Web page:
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Determining the importance of lipid remodelling in the rhizosphere bacteria

Principal Supervisor: Professor Yin Chen

Co-supervisor: Professor Vardis Ntoukakis

PhD project title: Determining the importance of lipid remodelling in the rhizosphere bacteria

University of Registration: University of Warwick

Project outline:

Maintaining an adequate food supply for a growing population in the face of emerging global crises presents one of the great challenging of the 21st Century. Microorganisms can have both a negative and a positive impact on plant health and thus crop production. Thus, understanding how important microbial groups survive and proliferate in the plant microbiome is pivotal to future food security (Sergaki et al., 2018).

Plant roots rapidly deplete the surrounding soil of phosphate (Pi), a labile form of phosphorus. Thus, soil microorganisms that live in and around plant roots have to be able to cope with very growth limiting levels of bioavailable phosphorus. One mechanism is to reduce the quota of phospholipids present in their cell membranes. A second and third mechanism involves the production of numerous phosphorus-related enzymes and specialised transport systems. Almost all Pi-scavenging systems are localised in either the inner or outer membranes, thus membrane composition is likely to play a key role in the functionality of the Pi-scavenging enzymes.

This project aims to determine whether a reduction in the quota of phospholipids in bacterial cell membranes effects their competitive and pathogenic abilities. Reducing the quota of phospholipids in response to a shortage of Pi can occur through an active biological mechanism called Lipid remodelling. Such remodelling potentially plays a role in dictating the permeability and selectivity of the outer membrane. Hence, we hypothesise that lipid remodelling will mediate bacterial Pi-scavenging ability through altering outer membrane enzyme activity and Pi transport. We have recently discovered the central pathway responsible for bacterial lipid remodelling, involving an unusual intracellular phospholipase (PlcP) and demonstrated that lipid remodelling is a common adaptation strategy for a diverse range of bacteria (Sebastian et al., 2016). We have also shown that this PlcP-mediated pathway is present in both pathogenic and beneficial strains of plant-associated bacteria related to Pseudomonas and Flavobacterium (Lidbury et al., 2016). Combining classical molecular genetics with cutting-edge lipidomics, proteomics and state-of-the-art plant phenomics approaches, this project aims to determine the link between Pi-scavenging and lipid remodelling using Flavobacterium johnsoniae (beneficial) and Pseudomonas syringae (pathogen) as model organisms. We will investigate whether such a metabolism play a key role in promoting plant growth using model systems.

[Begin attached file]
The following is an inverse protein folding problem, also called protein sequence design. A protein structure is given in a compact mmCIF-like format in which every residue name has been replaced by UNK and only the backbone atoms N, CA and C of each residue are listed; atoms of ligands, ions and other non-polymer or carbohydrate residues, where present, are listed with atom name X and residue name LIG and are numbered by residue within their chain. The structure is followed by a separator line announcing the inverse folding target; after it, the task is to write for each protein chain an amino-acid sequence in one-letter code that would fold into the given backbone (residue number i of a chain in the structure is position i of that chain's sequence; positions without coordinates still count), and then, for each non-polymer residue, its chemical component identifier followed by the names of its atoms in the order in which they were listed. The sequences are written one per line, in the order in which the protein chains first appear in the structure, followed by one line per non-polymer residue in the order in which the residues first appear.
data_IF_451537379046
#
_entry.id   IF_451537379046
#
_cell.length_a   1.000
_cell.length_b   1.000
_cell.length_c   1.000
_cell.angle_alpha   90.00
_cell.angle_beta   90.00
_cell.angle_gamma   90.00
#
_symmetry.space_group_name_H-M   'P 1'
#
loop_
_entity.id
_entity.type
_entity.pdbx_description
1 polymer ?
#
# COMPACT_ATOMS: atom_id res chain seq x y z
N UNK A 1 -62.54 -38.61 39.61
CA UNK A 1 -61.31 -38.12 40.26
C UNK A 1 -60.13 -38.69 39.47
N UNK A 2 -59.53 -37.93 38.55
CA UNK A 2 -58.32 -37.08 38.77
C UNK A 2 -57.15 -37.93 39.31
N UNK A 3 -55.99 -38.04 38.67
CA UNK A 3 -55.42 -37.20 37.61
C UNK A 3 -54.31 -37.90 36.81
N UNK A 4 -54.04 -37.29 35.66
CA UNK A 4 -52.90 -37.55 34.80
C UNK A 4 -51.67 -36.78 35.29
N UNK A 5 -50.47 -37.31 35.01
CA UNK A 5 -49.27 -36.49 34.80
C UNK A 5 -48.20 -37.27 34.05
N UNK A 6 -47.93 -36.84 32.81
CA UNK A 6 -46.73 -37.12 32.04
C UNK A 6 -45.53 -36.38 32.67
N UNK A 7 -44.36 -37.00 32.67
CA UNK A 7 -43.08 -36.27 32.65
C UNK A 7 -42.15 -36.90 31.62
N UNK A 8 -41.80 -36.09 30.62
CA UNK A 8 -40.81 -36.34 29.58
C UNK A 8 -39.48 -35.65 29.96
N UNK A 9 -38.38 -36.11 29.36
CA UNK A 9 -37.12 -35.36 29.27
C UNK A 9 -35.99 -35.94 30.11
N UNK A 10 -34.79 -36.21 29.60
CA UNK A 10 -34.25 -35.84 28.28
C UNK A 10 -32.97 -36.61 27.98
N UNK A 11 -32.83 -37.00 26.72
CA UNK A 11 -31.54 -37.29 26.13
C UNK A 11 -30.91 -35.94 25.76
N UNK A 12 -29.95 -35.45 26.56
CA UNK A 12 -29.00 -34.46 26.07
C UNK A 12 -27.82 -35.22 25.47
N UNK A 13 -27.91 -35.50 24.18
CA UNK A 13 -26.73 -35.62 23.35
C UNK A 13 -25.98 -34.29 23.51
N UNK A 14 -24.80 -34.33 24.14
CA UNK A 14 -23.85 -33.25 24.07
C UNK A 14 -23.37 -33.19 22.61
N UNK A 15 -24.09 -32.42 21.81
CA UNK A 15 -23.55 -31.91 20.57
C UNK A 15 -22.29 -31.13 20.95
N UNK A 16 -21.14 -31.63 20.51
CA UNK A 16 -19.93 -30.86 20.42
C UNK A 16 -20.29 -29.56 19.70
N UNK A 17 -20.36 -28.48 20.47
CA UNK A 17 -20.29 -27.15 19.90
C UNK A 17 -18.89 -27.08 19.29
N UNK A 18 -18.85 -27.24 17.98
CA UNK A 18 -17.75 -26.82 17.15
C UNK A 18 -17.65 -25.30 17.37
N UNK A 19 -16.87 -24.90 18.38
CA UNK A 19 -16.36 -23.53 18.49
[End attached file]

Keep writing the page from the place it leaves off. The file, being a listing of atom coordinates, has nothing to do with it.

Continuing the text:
BBSRC Strategic Research Priority: Sustainable Agriculture and Food - Microbial Food Safety

Techniques that will be undertaken during the project:

      • Cutting edge ‘omics tool sets and associated bioinformatics, including lipidomics, and proteomics
      • Molecular genetics and targeted mutagenesis
      • Analytical skills including HPLC, ion-exchange chromatography and gas chromatography
      • Biochemical skills, including membrane protein isolation and purification and mass spectrometry
      • Health and safety training and handling of plant pathogens
      • Skills in plant growth and disease phenomics analysis

      Contact: Professor Yin Chen